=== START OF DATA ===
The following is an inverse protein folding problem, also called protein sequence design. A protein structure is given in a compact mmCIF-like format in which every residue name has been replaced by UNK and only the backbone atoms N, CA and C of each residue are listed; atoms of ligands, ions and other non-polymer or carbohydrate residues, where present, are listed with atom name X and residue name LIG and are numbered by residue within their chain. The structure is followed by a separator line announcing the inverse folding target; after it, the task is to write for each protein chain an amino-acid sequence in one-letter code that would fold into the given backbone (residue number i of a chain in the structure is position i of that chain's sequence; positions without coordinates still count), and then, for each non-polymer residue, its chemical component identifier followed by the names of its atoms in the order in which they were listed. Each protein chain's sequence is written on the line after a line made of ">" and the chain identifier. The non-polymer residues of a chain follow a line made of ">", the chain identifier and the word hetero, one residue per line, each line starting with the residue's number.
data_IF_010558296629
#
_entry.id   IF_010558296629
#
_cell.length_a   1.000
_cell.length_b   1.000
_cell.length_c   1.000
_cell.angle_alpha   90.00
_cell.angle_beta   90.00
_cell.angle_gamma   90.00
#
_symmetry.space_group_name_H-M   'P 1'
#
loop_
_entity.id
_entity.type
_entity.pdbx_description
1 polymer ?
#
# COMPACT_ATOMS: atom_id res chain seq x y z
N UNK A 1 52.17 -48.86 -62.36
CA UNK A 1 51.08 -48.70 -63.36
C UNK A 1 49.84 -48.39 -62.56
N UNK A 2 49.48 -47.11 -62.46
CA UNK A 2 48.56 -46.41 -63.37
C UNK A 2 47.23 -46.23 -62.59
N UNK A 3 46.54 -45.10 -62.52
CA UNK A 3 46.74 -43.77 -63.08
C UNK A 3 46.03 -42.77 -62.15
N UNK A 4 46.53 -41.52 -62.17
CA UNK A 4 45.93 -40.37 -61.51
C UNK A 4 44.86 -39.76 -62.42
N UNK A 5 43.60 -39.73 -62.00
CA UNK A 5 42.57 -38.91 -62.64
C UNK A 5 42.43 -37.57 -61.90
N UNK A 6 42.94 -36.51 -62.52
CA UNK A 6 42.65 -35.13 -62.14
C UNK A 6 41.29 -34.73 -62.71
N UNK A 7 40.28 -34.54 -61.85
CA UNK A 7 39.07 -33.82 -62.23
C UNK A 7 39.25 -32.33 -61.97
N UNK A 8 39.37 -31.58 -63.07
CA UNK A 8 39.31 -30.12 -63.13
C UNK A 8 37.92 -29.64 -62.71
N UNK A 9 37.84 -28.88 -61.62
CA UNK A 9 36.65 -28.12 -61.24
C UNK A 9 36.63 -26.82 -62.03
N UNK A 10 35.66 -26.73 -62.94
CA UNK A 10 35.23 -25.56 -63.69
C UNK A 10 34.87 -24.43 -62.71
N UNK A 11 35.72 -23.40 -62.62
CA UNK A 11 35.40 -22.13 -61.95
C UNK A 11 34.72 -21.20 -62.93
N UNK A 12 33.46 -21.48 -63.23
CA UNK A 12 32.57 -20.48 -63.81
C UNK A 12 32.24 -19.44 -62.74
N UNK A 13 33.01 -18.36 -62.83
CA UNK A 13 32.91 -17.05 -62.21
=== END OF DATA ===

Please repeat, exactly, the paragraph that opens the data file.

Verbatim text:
The following is an inverse protein folding problem, also called protein sequence design. A protein structure is given in a compact mmCIF-like format in which every residue name has been replaced by UNK and only the backbone atoms N, CA and C of each residue are listed; atoms of ligands, ions and other non-polymer or carbohydrate residues, where present, are listed with atom name X and residue name LIG and are numbered by residue within their chain. The structure is followed by a separator line announcing the inverse folding target; after it, the task is to write for each protein chain an amino-acid sequence in one-letter code that would fold into the given backbone (residue number i of a chain in the structure is position i of that chain's sequence; positions without coordinates still count), and then, for each non-polymer residue, its chemical component identifier followed by the names of its atoms in the order in which they were listed. Each protein chain's sequence is written on the line after a line made of ">" and the chain identifier. The non-polymer residues of a chain follow a line made of ">", the chain identifier and the word hetero, one residue per line, each line starting with the residue's number.